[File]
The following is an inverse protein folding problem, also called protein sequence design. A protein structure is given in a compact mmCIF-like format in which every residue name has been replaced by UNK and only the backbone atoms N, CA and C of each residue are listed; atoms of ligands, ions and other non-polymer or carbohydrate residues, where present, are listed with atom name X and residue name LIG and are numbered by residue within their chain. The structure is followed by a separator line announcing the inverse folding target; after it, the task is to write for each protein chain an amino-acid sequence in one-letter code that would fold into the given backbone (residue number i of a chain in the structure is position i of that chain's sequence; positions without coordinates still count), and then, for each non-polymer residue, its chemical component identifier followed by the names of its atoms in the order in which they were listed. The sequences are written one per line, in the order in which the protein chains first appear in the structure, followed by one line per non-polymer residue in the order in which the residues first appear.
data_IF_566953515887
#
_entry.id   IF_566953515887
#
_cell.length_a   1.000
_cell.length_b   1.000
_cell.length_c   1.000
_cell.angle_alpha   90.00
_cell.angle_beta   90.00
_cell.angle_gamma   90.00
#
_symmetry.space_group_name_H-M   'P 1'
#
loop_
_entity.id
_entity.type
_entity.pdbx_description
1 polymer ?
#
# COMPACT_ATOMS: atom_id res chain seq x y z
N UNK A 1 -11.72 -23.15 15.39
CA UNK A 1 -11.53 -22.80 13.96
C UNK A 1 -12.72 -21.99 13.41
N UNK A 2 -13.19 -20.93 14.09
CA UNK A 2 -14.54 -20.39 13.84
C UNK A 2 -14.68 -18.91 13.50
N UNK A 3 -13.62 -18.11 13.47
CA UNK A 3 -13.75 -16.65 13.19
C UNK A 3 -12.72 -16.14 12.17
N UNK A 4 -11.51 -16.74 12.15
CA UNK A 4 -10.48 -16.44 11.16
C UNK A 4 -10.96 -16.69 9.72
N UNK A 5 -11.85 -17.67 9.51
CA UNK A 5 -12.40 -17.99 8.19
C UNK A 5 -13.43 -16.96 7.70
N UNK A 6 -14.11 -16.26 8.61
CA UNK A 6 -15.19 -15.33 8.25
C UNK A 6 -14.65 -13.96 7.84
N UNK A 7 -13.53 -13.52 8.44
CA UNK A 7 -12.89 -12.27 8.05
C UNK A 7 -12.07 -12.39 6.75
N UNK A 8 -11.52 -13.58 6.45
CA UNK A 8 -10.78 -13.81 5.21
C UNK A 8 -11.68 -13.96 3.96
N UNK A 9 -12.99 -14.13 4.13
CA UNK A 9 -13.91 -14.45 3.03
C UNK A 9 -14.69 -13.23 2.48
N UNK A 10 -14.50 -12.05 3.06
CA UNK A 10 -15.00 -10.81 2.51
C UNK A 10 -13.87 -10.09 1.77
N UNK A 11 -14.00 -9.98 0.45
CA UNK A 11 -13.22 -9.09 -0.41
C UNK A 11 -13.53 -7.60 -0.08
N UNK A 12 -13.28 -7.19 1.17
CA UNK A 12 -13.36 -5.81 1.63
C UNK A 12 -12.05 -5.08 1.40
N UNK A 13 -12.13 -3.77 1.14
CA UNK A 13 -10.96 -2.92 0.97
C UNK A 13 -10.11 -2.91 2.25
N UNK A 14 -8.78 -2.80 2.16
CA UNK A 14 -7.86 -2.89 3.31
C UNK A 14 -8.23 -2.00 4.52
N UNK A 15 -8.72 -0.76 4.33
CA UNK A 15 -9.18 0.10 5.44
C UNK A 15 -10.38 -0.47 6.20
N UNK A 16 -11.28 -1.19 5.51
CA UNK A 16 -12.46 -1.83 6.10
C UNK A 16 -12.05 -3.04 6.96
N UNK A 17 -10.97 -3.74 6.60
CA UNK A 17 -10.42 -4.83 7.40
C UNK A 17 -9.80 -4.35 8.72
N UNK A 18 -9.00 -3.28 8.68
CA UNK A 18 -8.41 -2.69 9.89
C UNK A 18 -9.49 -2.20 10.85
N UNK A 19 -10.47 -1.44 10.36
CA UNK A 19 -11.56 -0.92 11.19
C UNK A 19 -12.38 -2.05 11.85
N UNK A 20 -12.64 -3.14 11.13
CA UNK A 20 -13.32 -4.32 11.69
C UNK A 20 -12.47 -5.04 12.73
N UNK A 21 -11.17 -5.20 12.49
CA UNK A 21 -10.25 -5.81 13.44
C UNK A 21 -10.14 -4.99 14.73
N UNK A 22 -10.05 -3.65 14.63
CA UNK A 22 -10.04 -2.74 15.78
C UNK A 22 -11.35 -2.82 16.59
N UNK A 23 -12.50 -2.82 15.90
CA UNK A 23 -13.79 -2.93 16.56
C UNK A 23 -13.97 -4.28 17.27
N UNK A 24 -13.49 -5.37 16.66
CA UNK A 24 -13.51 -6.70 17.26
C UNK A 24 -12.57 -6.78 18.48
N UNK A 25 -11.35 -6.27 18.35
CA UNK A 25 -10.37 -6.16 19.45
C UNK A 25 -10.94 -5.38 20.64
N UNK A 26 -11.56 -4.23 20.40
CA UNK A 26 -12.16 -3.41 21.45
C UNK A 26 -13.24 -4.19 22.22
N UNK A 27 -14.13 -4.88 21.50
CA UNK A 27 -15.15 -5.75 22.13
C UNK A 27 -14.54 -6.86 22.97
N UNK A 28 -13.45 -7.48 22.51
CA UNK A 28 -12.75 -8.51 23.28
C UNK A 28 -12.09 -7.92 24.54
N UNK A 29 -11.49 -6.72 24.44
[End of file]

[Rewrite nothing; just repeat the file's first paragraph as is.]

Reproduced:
The following is an inverse protein folding problem, also called protein sequence design. A protein structure is given in a compact mmCIF-like format in which every residue name has been replaced by UNK and only the backbone atoms N, CA and C of each residue are listed; atoms of ligands, ions and other non-polymer or carbohydrate residues, where present, are listed with atom name X and residue name LIG and are numbered by residue within their chain. The structure is followed by a separator line announcing the inverse folding target; after it, the task is to write for each protein chain an amino-acid sequence in one-letter code that would fold into the given backbone (residue number i of a chain in the structure is position i of that chain's sequence; positions without coordinates still count), and then, for each non-polymer residue, its chemical component identifier followed by the names of its atoms in the order in which they were listed. The sequences are written one per line, in the order in which the protein chains first appear in the structure, followed by one line per non-polymer residue in the order in which the residues first appear.